While no doubt dripping in intrigue, Copenhagen Does Not Exist (2023) attempts to spin a retelling of the story of a missing mysterious girl, but results in a finished product that is best described as an unintentional fulfilment of Mulvey’s theory.
Perhaps one of the most frustrating consequences of the rise of cinema as an art form has been the popularisation of inaccurate conceptions of what Laura Mulvey theorises as the “male gaze”. Since 1975, this theory has been plagued by misinterpretations and failed subversions. It is here in this film that these issues come to light. While no doubt dripping in intrigue, Copenhagen Does Not Exist (2023) attempts to spin a retelling of the story of a missing mysterious girl, but results in a finished product that is best described as an unintentional fulfilment of Mulvey’s theory.
Part of this year’s Scandinavian Film Festival, Copenhagen Does Not Exist is a psychological thriller directed by Martin Skovbjerg. It follows Sander (Jonas Holst Schmidt) after the disappearance of his girlfriend Ida (Angela Bundalovic), as he volunteers to be isolated in an apartment and questioned by Ida’s father Porath and brother Viktor. From there, we learn about the unconventional nature of Ida and Sander’s relationship, in which the two became isolated from each other and the world.
Written by Eskil Vogt, the same screenwriter as The Worst Person in the World (2021), I had high hopes as I headed into the film about what was advertised: to reflect on the nature of romantic relationships. But what was experienced was instead a film ripe for critique a la Mulvey—I longed to see Ida as more than a mere object to Sander’s subject.
There is little doubt about the film’s craft. There are exquisite choices made stylistically: from an opening montage of Ida through Sander’s eyes to the omniscient presence of an observing “other”. This is clear when we first meet Sander. He is filmed through doorways, the camera panning to him, in the midst of mundane actions like waking up to walking towards the window.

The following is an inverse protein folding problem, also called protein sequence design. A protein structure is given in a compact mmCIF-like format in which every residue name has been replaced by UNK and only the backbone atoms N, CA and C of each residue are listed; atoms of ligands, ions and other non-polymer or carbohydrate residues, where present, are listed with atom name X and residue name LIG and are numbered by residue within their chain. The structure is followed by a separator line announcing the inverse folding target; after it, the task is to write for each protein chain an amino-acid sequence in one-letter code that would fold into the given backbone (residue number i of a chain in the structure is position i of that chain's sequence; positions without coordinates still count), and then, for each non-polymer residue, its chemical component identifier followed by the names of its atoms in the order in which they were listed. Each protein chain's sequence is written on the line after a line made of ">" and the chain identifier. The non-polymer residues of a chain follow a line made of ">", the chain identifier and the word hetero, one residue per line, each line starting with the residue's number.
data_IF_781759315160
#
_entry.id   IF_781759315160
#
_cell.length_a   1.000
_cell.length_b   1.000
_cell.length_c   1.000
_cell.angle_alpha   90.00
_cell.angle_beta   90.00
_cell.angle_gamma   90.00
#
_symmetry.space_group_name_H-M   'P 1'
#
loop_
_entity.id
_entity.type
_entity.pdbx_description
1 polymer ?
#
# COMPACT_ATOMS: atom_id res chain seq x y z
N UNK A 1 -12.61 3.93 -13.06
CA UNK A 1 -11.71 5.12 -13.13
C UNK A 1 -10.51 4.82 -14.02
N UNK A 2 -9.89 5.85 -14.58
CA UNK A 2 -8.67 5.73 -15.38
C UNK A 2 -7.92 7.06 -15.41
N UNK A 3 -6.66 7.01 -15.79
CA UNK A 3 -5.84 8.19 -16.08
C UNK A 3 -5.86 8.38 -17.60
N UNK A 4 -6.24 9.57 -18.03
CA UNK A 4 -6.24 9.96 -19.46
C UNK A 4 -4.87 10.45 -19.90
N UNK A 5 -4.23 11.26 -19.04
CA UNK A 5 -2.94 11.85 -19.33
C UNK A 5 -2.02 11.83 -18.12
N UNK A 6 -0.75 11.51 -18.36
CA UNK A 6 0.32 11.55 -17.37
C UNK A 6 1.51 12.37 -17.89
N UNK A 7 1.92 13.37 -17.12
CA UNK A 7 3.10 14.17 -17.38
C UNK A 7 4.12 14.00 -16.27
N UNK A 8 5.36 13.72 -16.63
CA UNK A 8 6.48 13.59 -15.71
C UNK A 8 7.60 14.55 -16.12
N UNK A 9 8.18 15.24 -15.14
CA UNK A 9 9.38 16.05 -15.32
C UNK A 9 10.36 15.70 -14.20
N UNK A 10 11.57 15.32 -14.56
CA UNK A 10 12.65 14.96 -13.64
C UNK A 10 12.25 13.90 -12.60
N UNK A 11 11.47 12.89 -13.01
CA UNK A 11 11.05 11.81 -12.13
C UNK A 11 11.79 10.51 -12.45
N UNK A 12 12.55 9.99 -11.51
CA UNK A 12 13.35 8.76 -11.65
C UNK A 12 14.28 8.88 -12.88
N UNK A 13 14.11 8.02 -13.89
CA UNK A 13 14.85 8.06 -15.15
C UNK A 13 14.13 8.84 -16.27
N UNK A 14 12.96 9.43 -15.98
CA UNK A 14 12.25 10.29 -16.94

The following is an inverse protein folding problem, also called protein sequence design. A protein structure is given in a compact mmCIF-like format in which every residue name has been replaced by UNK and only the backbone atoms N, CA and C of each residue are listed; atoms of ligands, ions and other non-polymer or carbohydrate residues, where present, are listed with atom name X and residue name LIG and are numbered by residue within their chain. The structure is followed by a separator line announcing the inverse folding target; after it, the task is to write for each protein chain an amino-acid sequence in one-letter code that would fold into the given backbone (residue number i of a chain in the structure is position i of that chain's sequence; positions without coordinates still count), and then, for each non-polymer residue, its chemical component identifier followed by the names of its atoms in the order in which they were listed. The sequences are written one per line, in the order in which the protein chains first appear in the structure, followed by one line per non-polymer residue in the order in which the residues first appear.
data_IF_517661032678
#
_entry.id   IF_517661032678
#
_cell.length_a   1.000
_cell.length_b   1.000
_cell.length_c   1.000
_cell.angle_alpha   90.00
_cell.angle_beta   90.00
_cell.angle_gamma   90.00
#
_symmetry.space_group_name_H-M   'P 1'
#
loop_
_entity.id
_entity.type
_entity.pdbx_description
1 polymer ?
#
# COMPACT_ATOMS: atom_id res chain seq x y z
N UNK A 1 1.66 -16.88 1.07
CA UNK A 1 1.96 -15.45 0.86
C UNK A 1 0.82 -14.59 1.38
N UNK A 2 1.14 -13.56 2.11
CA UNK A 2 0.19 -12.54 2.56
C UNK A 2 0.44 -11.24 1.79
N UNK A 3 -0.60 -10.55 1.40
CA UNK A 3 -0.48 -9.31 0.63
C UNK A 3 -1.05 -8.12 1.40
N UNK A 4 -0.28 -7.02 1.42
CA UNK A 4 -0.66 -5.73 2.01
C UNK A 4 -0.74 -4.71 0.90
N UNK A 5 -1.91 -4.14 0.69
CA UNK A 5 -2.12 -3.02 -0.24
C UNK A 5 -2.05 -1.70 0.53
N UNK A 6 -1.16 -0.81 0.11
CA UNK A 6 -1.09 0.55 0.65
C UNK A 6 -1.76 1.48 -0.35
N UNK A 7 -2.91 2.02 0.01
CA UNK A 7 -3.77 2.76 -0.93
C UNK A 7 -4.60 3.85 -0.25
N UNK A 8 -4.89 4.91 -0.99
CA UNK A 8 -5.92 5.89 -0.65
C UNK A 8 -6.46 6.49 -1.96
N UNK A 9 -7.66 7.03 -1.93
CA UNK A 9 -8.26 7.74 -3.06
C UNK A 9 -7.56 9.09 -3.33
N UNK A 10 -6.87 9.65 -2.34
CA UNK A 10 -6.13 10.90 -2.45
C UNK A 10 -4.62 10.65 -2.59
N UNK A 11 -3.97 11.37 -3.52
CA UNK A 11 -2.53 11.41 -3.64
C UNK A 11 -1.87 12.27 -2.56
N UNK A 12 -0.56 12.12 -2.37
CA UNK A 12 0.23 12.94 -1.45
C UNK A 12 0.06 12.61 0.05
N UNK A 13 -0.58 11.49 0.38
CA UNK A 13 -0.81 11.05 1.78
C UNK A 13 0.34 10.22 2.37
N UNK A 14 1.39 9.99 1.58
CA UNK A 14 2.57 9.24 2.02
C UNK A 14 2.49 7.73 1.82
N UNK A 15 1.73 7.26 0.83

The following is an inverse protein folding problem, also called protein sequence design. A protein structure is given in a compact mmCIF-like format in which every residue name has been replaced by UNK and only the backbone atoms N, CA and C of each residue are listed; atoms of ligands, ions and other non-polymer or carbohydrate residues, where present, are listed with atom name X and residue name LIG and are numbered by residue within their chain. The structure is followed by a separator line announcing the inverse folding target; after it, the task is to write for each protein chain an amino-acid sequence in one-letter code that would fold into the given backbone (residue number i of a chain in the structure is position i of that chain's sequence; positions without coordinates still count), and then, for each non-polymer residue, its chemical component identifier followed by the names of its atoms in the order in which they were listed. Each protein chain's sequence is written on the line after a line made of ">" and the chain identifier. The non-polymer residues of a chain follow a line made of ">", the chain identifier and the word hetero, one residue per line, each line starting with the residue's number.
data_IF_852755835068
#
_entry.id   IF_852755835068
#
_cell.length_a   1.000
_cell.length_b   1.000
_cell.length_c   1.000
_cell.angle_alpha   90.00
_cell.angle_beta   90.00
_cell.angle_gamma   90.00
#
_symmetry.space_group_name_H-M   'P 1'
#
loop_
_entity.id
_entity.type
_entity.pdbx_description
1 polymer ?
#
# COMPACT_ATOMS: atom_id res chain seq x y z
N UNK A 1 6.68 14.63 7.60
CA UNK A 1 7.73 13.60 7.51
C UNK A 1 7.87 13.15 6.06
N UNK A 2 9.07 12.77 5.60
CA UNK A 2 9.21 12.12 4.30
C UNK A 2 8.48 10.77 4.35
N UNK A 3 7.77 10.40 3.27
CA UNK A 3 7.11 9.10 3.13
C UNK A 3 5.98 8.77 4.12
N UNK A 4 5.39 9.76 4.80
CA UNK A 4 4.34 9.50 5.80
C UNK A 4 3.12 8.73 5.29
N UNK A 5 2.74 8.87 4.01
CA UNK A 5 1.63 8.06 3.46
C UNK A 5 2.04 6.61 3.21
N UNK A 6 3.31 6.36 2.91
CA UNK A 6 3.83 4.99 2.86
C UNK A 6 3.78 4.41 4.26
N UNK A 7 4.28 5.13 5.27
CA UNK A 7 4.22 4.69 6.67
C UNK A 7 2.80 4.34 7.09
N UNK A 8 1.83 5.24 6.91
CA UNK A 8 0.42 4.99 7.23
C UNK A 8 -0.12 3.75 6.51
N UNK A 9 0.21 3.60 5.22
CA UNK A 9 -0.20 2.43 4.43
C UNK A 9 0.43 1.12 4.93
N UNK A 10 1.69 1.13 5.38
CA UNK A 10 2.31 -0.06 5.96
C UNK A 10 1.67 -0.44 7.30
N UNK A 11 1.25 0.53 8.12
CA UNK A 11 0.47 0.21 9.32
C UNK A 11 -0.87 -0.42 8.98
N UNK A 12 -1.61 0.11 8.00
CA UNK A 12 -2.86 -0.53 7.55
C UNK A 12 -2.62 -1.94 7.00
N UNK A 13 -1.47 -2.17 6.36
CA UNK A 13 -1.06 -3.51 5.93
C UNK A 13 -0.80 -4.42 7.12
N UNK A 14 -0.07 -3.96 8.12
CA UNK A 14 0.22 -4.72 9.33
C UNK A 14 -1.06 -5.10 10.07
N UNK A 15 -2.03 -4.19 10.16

Another wonderful choice was during a scene depicting Sander’s “interrogation”. He is filmed by Ida’s brother through a camcorder, the video reflected onto a television. The television is facing towards the audience, but Sander is turned away. It is a fascinating choice to be almost a voyeur into Sander’s brain, to understand what has come to pass. But the power of all these stylistic choices is undermined when one comes, or rather fails to come, to understand Ida.
Ida is difficult to understand, as she doesn’t appear as a character, but rather a figure, a mirage of a real person. Whatever the film’s intent, Ida is a pure object of Sander’s own projection. She is only seen through his eyes, and this is how we meet her in the film’s opening montage, which features Sander watching her watch a movie, buy a book, and in a grocery store with her skirt hiked up.
I hesitate to use this phrase, as I wonder if it has lost all meaning, but Ida appears to be a modified take on the manic pixie dream girl trope, if the dream girl’s appeal were not only her quirky pastimes. but also her meekness and disability. Ida’s mania and mental illness seem to only add to her appeal for Sander: her implied eating disorder makes her enjoyably shy and her body is emphasised in ways that offer no agency on her end. In one scene, Sander cuts Ida’s hair without pushback. She just sits in the bath as he does so.
“I just watched her,” Sander says when interrogated by her father. When asked if he noticed her fading away, Sander replies, “Ida didn’t like to be monitored”. And yet she is monitored in both the film and her relationship. The relationship itself began with this active watching on Sander’s part, something which he admits to too: “She couldn’t see me, but I could see her”. It is the male gaze in action, in both the theoretical and in the film’s misappropriated sense of the term.
Copenhagen Does Not Exist does not come across as a love story or complex character study. I simply left it sick. All I wanted was to see Ida for herself, to be more than a meek creature for Sander to look onto. Instead, this film offers three men trying to understand who this woman is, with no agency provided to her by the filmmakers, not even a proper stare back. Her tragedies, including a pregnancy, starvation and depression, don’t just rob Ida of any actual complexity, but, in turn, simplify this story and waste its potential. I longed to see what Ida thought of her life. The twist ending, despite whatever aims the filmmakers may have had, just fails to have an impact, reinforcing a lot of the fears I had about the film when it began. This film, about watching, fails to add anything new, and instead reinforces a lot of what has already been done and critiqued in the “dream girl” cinema of the early 2000s, with little self-awareness on its own part.
This review was produced in collaboration with the Film Society.